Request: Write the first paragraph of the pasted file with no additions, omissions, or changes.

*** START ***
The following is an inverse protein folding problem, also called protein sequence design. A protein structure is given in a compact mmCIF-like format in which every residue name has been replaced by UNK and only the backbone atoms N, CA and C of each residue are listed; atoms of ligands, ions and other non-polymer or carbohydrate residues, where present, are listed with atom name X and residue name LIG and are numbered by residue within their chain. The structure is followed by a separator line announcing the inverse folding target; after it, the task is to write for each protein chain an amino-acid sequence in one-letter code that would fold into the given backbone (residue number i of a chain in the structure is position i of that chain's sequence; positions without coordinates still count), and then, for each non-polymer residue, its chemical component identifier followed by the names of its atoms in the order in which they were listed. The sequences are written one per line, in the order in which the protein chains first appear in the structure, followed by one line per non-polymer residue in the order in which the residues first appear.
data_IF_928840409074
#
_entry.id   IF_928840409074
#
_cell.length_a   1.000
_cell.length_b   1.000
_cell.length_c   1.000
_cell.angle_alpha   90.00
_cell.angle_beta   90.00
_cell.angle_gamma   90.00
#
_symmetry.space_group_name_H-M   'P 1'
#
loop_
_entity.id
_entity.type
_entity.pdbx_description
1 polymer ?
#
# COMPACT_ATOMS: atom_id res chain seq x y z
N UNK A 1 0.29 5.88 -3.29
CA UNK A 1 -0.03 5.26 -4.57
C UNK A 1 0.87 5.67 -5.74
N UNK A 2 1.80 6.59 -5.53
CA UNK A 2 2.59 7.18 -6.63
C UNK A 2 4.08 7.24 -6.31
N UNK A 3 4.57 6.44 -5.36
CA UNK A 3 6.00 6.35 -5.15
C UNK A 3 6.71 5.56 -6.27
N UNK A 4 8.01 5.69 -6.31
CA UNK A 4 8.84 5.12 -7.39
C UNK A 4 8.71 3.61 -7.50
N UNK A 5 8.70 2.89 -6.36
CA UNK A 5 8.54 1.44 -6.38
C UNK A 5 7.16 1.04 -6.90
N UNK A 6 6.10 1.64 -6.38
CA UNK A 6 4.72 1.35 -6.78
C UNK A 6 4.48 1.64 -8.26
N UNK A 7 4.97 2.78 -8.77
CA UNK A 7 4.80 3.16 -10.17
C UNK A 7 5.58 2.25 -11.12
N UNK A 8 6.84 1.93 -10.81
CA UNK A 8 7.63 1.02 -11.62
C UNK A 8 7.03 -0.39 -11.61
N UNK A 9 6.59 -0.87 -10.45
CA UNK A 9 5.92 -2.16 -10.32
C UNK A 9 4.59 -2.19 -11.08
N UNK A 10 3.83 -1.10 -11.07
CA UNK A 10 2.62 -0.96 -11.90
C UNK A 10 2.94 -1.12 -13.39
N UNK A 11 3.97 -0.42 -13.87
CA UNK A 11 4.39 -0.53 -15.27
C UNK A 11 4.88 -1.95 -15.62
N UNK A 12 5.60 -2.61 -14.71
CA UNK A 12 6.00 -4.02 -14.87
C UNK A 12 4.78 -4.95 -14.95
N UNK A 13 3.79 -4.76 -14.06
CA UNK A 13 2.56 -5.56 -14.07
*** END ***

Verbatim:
The following is an inverse protein folding problem, also called protein sequence design. A protein structure is given in a compact mmCIF-like format in which every residue name has been replaced by UNK and only the backbone atoms N, CA and C of each residue are listed; atoms of ligands, ions and other non-polymer or carbohydrate residues, where present, are listed with atom name X and residue name LIG and are numbered by residue within their chain. The structure is followed by a separator line announcing the inverse folding target; after it, the task is to write for each protein chain an amino-acid sequence in one-letter code that would fold into the given backbone (residue number i of a chain in the structure is position i of that chain's sequence; positions without coordinates still count), and then, for each non-polymer residue, its chemical component identifier followed by the names of its atoms in the order in which they were listed. The sequences are written one per line, in the order in which the protein chains first appear in the structure, followed by one line per non-polymer residue in the order in which the residues first appear.